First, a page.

One of my co-workers is expecting a baby girl. In honor of the parents, the Mother of the soon-to-be-Mama invited us all to attend a baby shower.
So, I looked at the registry and ordered a few items to be shipped directly to my co-worker’s house. Because I didn’t want to arrive to the shower empty-handed, I also decided to venture to a Baby Gap on 5th and 17th in NYC.
I opened the front door, stepped inside, and there wasn’t a soul in sight. I looked and looked and finally found a sales person to direct me to the baby section.

I went downstairs and, yet again, there was no one there. Only after walking around in circles did I finally find the newborn section.

The Problem: Even when I finally got to the right section it was, quite frankly, a disaster!! First of all, why the hell is everything categorized boy/girl? It made me think that the Gap designers and marketers are still stuck in the 90’s. Have they never heard of the term “gender neutral”? Seriously, everything was either pink, blue, or decorated with rockets, stars, ballerinas, or hearts. Ugh…I would never dress my child in this!

After going through a rather frustrating curation of baby items, I found 3 outfits that I thought could work but they all had stripes. Oh dear, I hope I didn’t buy outfits that will make everyone dizzy!

I’m not even going to describe paying for my gifts, which was an entirely different and yet equally frustrating experience that I’ll address another time.

 

The Fix: Clean up your stores! For instance:
– Have a sales clerk on each floor
– Fold the clothes so they’re not randomly stacked in disorganized piles
– Attend to your customers—they might have questions!
– Minimize the checkout waiting line. This is probably where most retailers lose their customers.

Just FYI, I had to wait 20 minutes in line as there was only one checkout clerk available and the line kept getting longer and longer. During that time, 2 customers gave up and left.

The Gap’s management is clearly stuck on the 90’s and isn’t up to speed with reality. I recommend shaking everything up and hiring new blood.
Look at other stores who get it right, like Bonobos, and use them as your role model!

New Yorkers are so lucky to have a great shoe shine and repair service that is local and in places that are easy to get to. Leather Spa can literally fix any damages/problems you have with your shoes, handbags, or leather belts, restoring them to their original gorgeous look. The other day, I found out that they even can lower the excessively high stilettos that I purchased after having too many mimosas on a Sunday afternoon. My girlfriends had convinced me that I looked fabulous in them and that the stilettos would go well with my jeans or leather pants. So, I went ahead and spent some $$$, only to end up wearing them once in 5 years. Bummer, I thought, because they’re super nice but the heel is a tad too high. Then I found Leather Spa: they came to the rescue, and guess what, I love my new, 1/4” lower stilettos 🙂

The problem
I took my fabulous stiletto boots to the closest Leather Spa. On my recent visits to the Leather Spa FiDi location, the line was insane. I discovered that the clerk taking orders also performs inspections, which must be done in order to get a price quote. Only after the inspection and a price quote can the order be placed. Despite the long line, the clerk didn’t even think of calling for help. Finally, another staff member showed up, but he didn’t open another cash register done with the average price of carpet cleaning in dublin to help the next guest; instead, he helped a shoe shine customer who had come in way after me and the three other waiting customers.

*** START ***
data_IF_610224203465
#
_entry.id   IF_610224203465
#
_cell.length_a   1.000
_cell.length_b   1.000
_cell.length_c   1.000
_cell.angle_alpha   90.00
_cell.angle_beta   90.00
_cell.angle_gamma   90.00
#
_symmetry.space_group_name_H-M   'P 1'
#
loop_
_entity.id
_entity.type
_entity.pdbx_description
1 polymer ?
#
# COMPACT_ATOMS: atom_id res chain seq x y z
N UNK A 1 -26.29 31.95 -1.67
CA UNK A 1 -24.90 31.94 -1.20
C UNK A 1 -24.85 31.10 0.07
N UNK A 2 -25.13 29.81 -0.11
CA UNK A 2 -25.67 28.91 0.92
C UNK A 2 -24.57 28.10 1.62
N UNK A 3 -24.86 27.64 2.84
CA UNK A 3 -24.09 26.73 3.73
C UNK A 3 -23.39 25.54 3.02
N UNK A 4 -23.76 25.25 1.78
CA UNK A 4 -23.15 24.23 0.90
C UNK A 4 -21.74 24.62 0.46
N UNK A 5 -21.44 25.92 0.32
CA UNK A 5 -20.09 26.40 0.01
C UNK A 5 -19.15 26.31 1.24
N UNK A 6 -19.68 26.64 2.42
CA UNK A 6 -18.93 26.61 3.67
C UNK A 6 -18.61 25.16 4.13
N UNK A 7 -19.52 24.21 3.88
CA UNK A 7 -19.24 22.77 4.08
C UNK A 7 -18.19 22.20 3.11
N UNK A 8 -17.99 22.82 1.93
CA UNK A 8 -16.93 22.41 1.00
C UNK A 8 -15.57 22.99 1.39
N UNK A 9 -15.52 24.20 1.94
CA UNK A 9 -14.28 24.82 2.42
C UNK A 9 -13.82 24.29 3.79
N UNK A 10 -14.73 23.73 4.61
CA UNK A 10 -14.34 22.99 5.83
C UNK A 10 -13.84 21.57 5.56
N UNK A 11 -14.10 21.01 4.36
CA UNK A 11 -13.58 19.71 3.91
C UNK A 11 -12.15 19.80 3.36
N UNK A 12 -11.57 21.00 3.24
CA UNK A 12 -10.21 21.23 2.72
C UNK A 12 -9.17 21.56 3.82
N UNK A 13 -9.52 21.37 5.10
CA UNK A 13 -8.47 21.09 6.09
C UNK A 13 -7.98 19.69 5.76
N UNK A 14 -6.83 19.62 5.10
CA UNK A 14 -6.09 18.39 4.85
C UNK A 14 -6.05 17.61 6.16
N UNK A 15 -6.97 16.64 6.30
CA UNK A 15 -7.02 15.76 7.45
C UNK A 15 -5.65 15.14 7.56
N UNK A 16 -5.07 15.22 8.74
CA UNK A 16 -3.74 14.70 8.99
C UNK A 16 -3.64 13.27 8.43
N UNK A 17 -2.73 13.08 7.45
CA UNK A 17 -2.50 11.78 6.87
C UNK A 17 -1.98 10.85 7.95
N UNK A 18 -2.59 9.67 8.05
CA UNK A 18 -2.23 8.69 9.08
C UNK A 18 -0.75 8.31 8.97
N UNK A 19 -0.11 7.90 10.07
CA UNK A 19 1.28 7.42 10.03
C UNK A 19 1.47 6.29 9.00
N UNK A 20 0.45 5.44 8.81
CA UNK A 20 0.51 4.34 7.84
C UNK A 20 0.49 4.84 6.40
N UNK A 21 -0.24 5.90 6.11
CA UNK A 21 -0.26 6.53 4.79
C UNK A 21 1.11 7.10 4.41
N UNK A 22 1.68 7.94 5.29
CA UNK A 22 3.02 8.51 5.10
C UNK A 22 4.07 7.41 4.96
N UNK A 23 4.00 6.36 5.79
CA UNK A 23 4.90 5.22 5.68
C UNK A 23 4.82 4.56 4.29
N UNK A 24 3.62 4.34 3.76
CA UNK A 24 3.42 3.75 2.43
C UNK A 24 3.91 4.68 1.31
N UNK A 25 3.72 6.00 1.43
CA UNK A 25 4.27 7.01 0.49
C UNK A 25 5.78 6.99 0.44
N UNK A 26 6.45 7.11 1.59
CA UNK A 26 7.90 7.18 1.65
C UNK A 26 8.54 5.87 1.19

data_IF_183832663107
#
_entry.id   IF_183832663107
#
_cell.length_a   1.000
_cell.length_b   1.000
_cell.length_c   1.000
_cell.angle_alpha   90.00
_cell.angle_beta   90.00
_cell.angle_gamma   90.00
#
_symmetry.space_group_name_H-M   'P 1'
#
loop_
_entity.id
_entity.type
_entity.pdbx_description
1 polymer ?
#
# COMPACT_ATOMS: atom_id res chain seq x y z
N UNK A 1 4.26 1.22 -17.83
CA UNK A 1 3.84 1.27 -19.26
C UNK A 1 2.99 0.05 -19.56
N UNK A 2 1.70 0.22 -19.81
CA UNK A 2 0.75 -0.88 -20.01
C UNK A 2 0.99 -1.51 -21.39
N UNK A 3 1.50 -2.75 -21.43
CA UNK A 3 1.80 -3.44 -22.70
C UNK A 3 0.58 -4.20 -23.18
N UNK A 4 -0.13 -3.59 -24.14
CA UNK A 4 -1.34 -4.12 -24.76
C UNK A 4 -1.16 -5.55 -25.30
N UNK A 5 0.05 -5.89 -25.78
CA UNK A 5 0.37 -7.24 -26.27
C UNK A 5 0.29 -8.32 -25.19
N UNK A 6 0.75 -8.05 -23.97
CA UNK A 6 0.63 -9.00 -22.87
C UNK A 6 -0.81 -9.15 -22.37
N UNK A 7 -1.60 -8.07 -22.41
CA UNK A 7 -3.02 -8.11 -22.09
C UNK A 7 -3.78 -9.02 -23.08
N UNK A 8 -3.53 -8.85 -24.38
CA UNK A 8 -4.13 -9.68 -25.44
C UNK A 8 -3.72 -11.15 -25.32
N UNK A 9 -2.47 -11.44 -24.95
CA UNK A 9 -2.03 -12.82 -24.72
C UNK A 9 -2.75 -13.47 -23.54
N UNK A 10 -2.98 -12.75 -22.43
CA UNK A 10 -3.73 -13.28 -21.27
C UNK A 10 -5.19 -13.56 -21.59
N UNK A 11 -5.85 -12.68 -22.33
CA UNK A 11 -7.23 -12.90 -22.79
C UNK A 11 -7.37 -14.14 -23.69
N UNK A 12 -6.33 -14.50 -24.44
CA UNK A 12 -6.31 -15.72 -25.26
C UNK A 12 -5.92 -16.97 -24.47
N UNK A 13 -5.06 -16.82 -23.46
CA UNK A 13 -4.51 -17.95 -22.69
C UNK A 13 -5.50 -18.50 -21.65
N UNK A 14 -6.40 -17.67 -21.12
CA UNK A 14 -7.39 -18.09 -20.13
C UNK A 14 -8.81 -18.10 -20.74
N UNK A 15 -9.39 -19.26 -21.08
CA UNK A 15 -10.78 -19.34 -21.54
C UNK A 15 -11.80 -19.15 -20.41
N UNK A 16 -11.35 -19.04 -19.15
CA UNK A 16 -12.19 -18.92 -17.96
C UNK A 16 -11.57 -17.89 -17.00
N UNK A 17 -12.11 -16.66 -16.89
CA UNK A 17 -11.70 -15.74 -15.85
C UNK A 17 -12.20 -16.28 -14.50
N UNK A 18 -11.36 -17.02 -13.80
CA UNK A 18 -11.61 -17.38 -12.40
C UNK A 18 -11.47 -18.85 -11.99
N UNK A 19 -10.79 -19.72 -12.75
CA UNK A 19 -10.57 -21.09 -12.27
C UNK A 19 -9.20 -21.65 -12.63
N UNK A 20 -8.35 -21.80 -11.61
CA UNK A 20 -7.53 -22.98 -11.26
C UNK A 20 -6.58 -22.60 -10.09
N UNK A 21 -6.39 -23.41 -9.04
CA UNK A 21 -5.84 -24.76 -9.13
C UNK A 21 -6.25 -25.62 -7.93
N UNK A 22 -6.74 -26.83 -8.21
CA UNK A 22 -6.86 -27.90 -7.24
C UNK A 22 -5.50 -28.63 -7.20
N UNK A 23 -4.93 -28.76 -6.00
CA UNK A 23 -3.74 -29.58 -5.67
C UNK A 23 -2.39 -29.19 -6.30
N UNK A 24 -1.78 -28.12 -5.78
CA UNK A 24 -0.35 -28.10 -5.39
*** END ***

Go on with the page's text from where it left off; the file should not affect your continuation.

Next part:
The Fix
The management should train their staff to keep an eye on the traffic. If there are more than 3 customers waiting in line, someone should call for assistance. It would also be a good idea to monitor what times of day are busiest and hire part-time help during those hours. At the very least, have the decency to serve the customers in the order in which they arrived—no matter what service they need.

On a recent visit to a private club I belong to, I had some downtime between meetings and decided to sit at the bar with a latte to work on my pitch deck. Next to me were a couple who had just joined the club. They were discussing rules, the service, and the workings of the member benefit program with the head of membership.
The couple were asked if they had any food allergies or restrictions, and they said “Yes, we’re pescatarians.” I thought, “Oh, just like me,” and I almost walked over to introduce myself, but then a dish welcoming them emerged from the kitchen, so I stayed put and continued working.
After an odd silence, the new members asked, “Um… is this chicken?” The head of membership had left by then, and it was up to the bartender to tell them it was. Oh dear, this was painfully embarrassing for the club’s entire staff—as well as to me, as a member!

The Problem
The club has recently gone through a major staff restructuring, hiring kids with limited experience to run membership, operations, and the kitchen. Rumor has it that there weren’t any transitional training periods, where the “old” staff could train the new kids. It was clear to me from what I overheard that the head of membership had no clue what “pescatarian” meant!

The Fix
The club’s CEO made a fundamental mistake in letting the whole staff go and hiring a bunch of untrained youngsters to take over the entire operation of an elite private club. The obvious fix is to either train them yourself (@CEO) or make sure that you’re not pissing off your loyal staff and/or firing them on the spot. Make sure the old staff and new staff overlap and do everything you can to ensure a graceful transition so your operation doesn’t suffer. As one of my favorite architects once said, “God is in the details.”